Thanks to introducing runtime layer developers can dynamically swap the data sources for specific models. Our CRUD interfaces no longer require supplying the table names. Instead, every model will get their own dedicated service that is available as part of the context and used in generated resolvers
GraphQL Annotations instead of directives
Using GraphQL Directives is very beneficial in situations when we want to associate some specific behavior to them when the query is being executed. In Graphback directives were used as markers to annotate some specific fields or types with additional metadata used in Generation. We have quickly realized that directives are a very bad choice for this use case as they need to be always supplied to the schema or removed before writing schema to the filesystem. After numerous issues, we found out and started using alternative package called graphql-metadata. The metadata package allows us to utilize comment format to specify requirements for the generator engine or even various table or field mappings that normally would require dozens of directives. Type annotated with modelMetadata is really easy to use and offers simple way of supplying your own markers in plugins. For more info please refer to package docs: https://github.com/aerogear/graphql-metadata
Opt-in Schema Type processing
Every model/GraphQL Type needs to be now annotated by model the directive in order to be processed by generators. Developers can adopt Graphback gradually by annotating one or more types by model while having the rest of the schema working with their own resolvers. Generated resolvers can be merged with developer supplied ones by simply merging 2 objects together or using graphql-toolkit to load them from different folders.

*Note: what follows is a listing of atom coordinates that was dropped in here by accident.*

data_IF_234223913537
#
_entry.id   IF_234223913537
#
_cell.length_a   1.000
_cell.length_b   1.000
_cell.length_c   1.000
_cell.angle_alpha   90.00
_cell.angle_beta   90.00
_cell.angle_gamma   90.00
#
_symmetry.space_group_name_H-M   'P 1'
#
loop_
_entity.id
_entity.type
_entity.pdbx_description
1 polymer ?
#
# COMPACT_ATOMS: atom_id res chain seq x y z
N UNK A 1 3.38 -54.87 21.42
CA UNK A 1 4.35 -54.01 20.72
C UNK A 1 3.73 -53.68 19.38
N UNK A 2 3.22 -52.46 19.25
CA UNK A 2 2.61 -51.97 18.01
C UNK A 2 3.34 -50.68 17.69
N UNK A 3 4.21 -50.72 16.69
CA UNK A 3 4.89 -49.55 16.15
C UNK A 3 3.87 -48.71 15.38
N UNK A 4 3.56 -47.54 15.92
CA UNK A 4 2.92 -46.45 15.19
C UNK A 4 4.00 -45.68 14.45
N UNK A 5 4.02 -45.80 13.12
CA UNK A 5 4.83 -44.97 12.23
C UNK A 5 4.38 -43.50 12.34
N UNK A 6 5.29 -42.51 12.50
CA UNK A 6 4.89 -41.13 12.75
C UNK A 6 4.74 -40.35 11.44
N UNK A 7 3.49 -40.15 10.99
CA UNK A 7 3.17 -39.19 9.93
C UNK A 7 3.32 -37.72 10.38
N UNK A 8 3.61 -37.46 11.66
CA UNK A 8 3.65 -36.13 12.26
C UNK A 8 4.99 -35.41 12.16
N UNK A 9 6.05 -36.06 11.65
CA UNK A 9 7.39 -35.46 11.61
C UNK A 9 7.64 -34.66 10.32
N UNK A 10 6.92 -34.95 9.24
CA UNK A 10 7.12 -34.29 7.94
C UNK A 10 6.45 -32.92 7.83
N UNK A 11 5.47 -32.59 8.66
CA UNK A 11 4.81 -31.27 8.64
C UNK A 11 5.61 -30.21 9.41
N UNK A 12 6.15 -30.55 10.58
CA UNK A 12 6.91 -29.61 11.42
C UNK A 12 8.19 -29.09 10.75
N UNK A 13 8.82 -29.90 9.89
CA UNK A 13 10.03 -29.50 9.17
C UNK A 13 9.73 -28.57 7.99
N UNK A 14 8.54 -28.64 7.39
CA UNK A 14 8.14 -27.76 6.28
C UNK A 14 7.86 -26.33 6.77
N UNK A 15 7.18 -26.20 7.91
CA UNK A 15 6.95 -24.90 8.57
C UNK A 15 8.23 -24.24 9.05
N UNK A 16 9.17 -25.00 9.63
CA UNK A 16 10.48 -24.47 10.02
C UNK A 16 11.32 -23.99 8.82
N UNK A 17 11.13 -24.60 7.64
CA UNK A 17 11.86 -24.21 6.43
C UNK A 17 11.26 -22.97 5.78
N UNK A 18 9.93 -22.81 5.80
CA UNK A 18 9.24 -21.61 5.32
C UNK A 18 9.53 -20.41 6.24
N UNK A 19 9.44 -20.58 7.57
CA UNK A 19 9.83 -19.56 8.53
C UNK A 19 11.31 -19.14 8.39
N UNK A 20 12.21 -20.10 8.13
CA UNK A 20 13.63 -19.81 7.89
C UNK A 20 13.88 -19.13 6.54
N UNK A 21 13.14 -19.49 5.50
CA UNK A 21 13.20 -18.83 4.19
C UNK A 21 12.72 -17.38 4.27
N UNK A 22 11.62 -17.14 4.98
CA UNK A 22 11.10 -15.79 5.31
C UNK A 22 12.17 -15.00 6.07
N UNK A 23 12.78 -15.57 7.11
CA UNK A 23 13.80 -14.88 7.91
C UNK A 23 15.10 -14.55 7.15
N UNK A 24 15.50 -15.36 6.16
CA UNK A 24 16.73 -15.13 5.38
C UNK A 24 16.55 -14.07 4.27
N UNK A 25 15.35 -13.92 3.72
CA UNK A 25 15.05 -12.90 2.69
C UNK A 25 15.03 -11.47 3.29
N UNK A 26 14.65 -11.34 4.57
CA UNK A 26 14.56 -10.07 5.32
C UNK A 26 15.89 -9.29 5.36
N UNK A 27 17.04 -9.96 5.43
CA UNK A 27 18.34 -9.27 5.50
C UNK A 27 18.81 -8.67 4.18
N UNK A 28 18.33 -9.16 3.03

A different way of writing custom resolvers
We found out that custom resolvers generation is not desired by the community especially when Graphback is added to existing GraphQL project that has already implemented resolvers. Graphback no longer generates custom resolvers (resolvers outside CRUD specification). Developers can merge their own resolvers with generated ones using helpers available in the sample applications and documented in our docs.
When I can get it released?
We are currently working on documentation and minor improvements. Please follow our repository for upcoming releases. In the meantime, you can also try out our sample applications on the Graphback master branch.
How I can migrate?
If you have been using GraphQL CLI to start your project migration will require only to update
graphqlrc.yaml file with the new graphback config.
Will Graphback Support X?
Thanks to plugin-based generators and runtime Graphback can work now with any data source (new or existing). Create or connect to existing databases etc. If you looking to migrate from solutions like AppSync, Prisma or Hasura feel free to create an issue explaining your use case.